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Donner Party inspires Sacramento budget moves
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Sacramento is no longer practicing voodoo budgeting.

They are now entering the realm of cannibalization budgeting and are treating local government as if they are mere cattle for the slaughter.

Instead of trying to take money from cities, running it through the schools without leaving a penny for use in the classroom, and then taking it back to Sacramento to cover the state deficit, the California Legislature has adopted the Donner Party model of survival.

They are showing signs of a willingness to take local services - which are primarily police, fire, streets and parks - down to the bone to avoid reorganizing or paring back the bureaucracy or even laying off a single state employee.

The California Legislature on both sides of the aisles are so beholden to the all powerful state employee unions that they are afraid to do anything that even resembles true government reform even though the state's back is up against the wall financially.

They are blatantly getting ready to seize all Proposition 72 funds, a measure passed by state voters to help beef up local law enforcement. That would mean a loss of thousands for a city like Ceres.

What else can they do since they don't want to make the tough decisions? They've already done every little trick from advance collecting state income tax from next year to help pay for this year's shortfall all the way to "holding" money collected for local purposes for seven months at a time and making "one time" cost savings by delaying payments to schools for anywhere from six to nine months.

After 20 years of side stepping tough solutions and instead using smoke and mirrors to go from one deficit disaster to another they are finally running out of wiggle room for more deceptions. It had to happen sooner or later. Even the Great Houdini would have run out of tricks by now.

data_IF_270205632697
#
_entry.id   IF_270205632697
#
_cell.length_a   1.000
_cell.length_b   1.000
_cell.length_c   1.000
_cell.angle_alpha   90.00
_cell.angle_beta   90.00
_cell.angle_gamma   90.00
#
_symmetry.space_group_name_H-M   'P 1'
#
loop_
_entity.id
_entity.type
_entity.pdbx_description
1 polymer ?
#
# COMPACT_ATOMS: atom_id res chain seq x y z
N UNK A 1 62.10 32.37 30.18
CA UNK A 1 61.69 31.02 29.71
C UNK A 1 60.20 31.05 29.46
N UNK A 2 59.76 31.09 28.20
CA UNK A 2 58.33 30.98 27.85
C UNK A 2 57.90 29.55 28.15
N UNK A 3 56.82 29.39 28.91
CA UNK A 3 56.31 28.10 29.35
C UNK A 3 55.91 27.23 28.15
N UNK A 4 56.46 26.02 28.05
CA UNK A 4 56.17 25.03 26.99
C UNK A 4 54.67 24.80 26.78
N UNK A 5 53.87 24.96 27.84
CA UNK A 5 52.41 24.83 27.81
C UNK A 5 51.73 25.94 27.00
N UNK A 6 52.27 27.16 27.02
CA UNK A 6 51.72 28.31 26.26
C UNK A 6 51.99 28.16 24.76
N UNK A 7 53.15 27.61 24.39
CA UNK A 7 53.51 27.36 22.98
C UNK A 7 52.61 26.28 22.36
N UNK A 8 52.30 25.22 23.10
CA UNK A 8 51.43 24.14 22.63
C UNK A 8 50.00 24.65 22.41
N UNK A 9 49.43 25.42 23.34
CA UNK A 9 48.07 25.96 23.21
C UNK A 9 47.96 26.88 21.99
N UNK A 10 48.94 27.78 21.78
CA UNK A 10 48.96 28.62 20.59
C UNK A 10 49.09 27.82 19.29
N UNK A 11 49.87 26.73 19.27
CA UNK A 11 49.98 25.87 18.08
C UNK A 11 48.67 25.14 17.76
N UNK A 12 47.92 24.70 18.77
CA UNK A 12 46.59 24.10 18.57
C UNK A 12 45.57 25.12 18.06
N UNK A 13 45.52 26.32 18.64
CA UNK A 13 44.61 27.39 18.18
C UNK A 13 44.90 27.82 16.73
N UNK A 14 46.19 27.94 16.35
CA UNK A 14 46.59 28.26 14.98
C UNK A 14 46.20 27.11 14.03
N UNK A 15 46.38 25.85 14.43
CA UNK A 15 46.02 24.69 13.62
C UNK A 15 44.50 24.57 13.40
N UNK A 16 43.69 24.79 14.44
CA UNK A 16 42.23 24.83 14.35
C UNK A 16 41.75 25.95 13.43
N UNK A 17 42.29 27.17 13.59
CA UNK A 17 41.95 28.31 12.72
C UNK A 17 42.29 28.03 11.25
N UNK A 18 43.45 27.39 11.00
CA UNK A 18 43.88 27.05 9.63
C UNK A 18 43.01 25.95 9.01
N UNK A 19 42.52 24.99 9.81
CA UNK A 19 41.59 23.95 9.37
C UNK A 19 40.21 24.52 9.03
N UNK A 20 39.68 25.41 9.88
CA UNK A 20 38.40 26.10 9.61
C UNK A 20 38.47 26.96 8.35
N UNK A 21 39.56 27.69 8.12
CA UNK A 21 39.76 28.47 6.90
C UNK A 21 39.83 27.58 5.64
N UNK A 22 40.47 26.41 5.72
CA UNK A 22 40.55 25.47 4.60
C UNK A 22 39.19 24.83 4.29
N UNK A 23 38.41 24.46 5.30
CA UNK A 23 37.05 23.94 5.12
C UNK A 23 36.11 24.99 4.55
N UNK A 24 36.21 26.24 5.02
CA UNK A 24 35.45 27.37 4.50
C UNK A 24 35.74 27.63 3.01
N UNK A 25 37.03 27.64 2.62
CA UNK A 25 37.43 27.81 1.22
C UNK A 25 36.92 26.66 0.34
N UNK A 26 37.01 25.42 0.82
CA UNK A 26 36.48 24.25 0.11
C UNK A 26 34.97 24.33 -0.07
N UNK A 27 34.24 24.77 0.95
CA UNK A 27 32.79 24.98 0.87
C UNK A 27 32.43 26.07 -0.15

They've got cities and counties teetering on the edge like lions that are hunting down weak zebras. The Legislature is getting ready to go in for the kill oblivious to the consequences just so they don't have to suffer politically at the feet of powerful state employee unions.

There is plenty of blame for both sides of the aisle. You don't hear either side talking about specifics on how to reduce government or eliminating redundancy. Sacramento practically invented the concept of redundancy. Why do we need nine different agencies handling economic development issues? Why do we need enough state level education bureaucrats to almost match Ceres' population?

Now there is only one thing to do. Voters must stop the Sacramento spending virus and protect their neighborhoods and communities. That means cutting off any legal way that the state can borrow, swipe, hold, take, steal, or appropriate in any creative way possible from local revenue.

The next time Sacramento comes calling to shake down the provinces, they need to be stopped by the state Constitution. And the only way to do that is to effectively tie their hands by qualifying for the November ballot and then passing the Local Taxpayer, Public Safety, and Transportation Act of 2010.

If we don't we run the risk of being overwhelmed by the state's "cost cutting moves" by releasing felons early from prison and making it extremely difficult for local law enforcement to put career criminals back in state prison. The state has made it clear they'd rather jeopardize public safety than the jobs of state bureaucrats.

If the act doesn't pass the odds are strong we will end up with even less police and less firefighters and - if we're lucky - will be able to retain a couple street workers or so.

Sacramento has declared war on local government and on the safety of the public. They are literally addicted to the idea that California is all about Sacramento and not about the cities and counties that comprise the Golden State.

Go to to find out more about the ballot measure and how to circulate petitions to qualify the measure for the ballot.

Remember when your house is on fire, when you need a peace officer, or your street has a pothole no one in the California Legislature is going to respond so why should we keep letting them take local money on top of the nearly $90 billion they already take from us to run the state?